So here it is again: the ubiquitous birthday. Same day every year. Why are we not tired of it already? It returns each year like a plague, with swarms of expectations threatening to overwhelm us. Nevertheless, it seems quite reasonable that each of us deserves a special personal day--no matter how naughty we may have been. One day of the year. That's all. 24 hours, give or take. That's harmless enough, isn't it? Everyone should get a day off from work, school, hassle, red lights, dirty laundry, taxation, crying babies, etc.
My history, however, proves that my birthday is usually the worst day of the year for me. I've analyzed the reasons for this phenomena. It probably has to do with the higher expectations I have for the day. Or the timing of the day among the starting of the school year or the football/autumn season. Things seem to happen at this time of the year. One year there was a flood that drew everyone's attention away from my day. Then there was the terrorist attack on September 11th. I'm not claiming that those events occurred exclusively to thwart celebration of my continued aging. Just coincidences. My birthday was a coincidence: my mother often tells the story of how I was "due" eleven days earlier. If only I had been born on time! Perhaps the world would be different now.
So, given the randomness of a birthday and its almost obligatory acknowledgement, what can we do to properly deal with the many expectations and the certain failure we have to meet them? Some would go to extremes to indulge themselves. It's only fair. Others would gather family and friends and have a round of cake and ice cream. One day won't hurt. Some will lie about the advancing years, hide their true age as though it were some fatal disease. My father still insists with every passing birthday that he is "turning 39"--again; which makes me, what? six? year after year.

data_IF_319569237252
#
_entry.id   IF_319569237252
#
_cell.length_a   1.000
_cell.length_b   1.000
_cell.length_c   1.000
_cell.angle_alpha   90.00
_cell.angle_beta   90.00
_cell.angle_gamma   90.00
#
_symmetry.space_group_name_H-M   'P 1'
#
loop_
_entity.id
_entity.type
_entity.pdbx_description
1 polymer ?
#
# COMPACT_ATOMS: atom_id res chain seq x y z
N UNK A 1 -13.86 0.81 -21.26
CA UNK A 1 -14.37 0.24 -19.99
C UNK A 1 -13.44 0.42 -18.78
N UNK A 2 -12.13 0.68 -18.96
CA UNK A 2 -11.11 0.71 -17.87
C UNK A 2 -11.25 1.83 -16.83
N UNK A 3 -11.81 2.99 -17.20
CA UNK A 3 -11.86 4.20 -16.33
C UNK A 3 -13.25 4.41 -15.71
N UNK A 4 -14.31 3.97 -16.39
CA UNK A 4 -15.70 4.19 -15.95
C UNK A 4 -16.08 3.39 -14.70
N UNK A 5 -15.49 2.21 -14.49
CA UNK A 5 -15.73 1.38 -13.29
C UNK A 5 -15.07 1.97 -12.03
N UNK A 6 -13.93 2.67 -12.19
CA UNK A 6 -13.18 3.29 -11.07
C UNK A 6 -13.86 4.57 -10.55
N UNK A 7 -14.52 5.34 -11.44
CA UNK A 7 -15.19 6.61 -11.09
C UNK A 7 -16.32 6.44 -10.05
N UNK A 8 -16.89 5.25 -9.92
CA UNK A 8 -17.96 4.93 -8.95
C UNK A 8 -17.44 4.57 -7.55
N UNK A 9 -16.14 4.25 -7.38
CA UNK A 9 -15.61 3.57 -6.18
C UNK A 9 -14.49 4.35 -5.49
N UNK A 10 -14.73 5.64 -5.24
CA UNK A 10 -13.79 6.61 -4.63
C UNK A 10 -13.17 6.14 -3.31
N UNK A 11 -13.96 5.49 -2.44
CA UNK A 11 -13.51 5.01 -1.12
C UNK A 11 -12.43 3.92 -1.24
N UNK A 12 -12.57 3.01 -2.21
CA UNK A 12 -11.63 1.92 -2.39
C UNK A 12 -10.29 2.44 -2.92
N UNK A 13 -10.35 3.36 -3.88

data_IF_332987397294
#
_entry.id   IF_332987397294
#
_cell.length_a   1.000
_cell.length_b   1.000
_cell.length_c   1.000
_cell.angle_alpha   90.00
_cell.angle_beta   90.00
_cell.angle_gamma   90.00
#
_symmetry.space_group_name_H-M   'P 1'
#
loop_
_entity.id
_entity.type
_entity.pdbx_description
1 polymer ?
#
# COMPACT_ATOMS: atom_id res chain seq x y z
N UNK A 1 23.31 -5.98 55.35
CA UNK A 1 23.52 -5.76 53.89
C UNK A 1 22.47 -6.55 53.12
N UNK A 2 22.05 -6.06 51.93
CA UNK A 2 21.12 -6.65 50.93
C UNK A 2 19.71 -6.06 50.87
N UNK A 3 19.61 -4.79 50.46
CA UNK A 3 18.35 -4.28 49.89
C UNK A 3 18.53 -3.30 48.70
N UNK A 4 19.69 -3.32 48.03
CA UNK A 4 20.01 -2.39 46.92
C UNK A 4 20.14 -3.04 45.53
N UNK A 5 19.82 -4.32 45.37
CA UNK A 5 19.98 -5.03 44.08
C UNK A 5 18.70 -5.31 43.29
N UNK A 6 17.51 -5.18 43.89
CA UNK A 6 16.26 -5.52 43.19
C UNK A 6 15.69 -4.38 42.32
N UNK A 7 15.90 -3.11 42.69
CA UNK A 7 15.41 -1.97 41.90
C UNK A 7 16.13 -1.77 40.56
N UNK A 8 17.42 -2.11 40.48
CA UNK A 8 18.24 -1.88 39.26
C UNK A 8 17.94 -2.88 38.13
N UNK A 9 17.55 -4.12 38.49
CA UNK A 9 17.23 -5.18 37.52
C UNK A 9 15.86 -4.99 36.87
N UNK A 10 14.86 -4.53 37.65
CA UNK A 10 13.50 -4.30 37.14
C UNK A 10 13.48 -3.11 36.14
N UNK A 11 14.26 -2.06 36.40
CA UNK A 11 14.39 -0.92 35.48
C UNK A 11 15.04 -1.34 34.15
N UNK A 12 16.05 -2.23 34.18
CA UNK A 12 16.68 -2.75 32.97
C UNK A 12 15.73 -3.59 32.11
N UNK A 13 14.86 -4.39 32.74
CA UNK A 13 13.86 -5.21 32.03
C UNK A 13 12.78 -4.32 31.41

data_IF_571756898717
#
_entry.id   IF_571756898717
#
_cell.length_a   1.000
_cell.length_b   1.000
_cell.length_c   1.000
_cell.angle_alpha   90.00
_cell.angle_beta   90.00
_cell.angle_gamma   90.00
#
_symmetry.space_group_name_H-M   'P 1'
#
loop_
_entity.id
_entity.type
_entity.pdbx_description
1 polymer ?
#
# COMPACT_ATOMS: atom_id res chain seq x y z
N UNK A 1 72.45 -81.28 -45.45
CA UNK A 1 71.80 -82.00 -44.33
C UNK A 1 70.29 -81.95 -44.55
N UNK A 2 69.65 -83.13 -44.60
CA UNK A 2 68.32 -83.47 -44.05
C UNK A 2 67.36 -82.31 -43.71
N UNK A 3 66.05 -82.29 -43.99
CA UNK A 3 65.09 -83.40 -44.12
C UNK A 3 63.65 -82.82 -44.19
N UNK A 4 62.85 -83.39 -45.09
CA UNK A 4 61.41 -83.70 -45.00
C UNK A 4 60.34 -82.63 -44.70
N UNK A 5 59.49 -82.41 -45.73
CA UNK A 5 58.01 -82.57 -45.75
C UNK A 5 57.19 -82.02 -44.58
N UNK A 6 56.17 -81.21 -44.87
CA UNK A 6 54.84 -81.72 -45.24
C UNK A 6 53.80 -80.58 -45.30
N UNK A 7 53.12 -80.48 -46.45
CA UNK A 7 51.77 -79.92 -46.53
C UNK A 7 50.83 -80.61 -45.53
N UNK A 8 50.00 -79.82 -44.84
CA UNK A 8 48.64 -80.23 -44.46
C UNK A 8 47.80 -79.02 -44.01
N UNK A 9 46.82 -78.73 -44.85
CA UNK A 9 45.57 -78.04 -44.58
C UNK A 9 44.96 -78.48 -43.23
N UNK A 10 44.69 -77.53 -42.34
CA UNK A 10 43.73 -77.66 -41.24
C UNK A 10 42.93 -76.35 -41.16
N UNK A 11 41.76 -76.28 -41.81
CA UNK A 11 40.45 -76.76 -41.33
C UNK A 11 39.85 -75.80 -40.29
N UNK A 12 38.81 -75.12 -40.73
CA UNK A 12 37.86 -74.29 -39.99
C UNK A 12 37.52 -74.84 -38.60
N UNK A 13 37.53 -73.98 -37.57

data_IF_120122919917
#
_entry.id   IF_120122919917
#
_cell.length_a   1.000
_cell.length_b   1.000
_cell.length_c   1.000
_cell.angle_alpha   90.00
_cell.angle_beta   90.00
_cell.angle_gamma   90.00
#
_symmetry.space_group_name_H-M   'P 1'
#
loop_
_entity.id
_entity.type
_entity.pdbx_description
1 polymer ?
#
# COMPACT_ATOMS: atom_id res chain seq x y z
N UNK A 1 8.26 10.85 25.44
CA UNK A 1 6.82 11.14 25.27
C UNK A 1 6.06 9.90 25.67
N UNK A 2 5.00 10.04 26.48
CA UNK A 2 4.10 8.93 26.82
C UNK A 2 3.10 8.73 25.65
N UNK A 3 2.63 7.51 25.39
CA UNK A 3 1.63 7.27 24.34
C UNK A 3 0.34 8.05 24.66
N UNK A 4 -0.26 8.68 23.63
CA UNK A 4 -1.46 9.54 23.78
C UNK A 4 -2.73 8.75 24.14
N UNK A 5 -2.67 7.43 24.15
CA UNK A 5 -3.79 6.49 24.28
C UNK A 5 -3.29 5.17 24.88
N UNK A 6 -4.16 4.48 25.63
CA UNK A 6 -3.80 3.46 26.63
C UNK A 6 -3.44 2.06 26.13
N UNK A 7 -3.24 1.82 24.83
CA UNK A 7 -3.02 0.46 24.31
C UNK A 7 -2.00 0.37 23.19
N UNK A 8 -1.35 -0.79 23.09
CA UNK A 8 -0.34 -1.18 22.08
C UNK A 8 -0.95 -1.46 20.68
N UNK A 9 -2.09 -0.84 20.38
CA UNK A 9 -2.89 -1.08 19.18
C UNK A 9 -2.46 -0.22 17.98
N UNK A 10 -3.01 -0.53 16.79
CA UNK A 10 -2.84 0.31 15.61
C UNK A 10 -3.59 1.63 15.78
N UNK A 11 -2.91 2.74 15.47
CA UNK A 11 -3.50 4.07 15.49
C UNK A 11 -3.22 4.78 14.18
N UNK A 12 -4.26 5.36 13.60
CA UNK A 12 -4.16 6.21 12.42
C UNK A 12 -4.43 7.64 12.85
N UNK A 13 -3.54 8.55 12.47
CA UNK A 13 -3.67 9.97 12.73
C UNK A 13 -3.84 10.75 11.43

No, what I want is quite simple:
Just let everything go my way, just for one day. I don't care about a party; I'm an adult now. I don't care about gifts; I can buy what I want now. I don't need celebration; It would either be trite or downright embarrassing. I'd rather pass the day alone, locked in my home, safely away from the world. Inside my fortress of solitude, of course, I'd indulge myself in various ways. Sleep late. Watch a favorite movie. Eat my favorite foods. Play video games. Read a book I've been waiting to get to. Do something absolutely unimportant and unproductive.
And so, for the mother who suffered through labor, for the teachers and classmates who had to deal with me from nursery school through college, for the relatives who alternately tolerated, or were horrified or amused by my life events, for the strangers who happily avoided me, for the colleagues from university and work and extracurricular activities who with some disdain endured the annual rituals of self-abandonment on this day, for all of the people I have encountered, for better or worse, let me say a humble thanks for not getting in my way on the one day of the year when I really do wish, with the maximum amount of sincerity and straight from the gut, to say to the world: "Leave me the hell alone! ...at least for 24 hours."
Thanks, and see you all next year.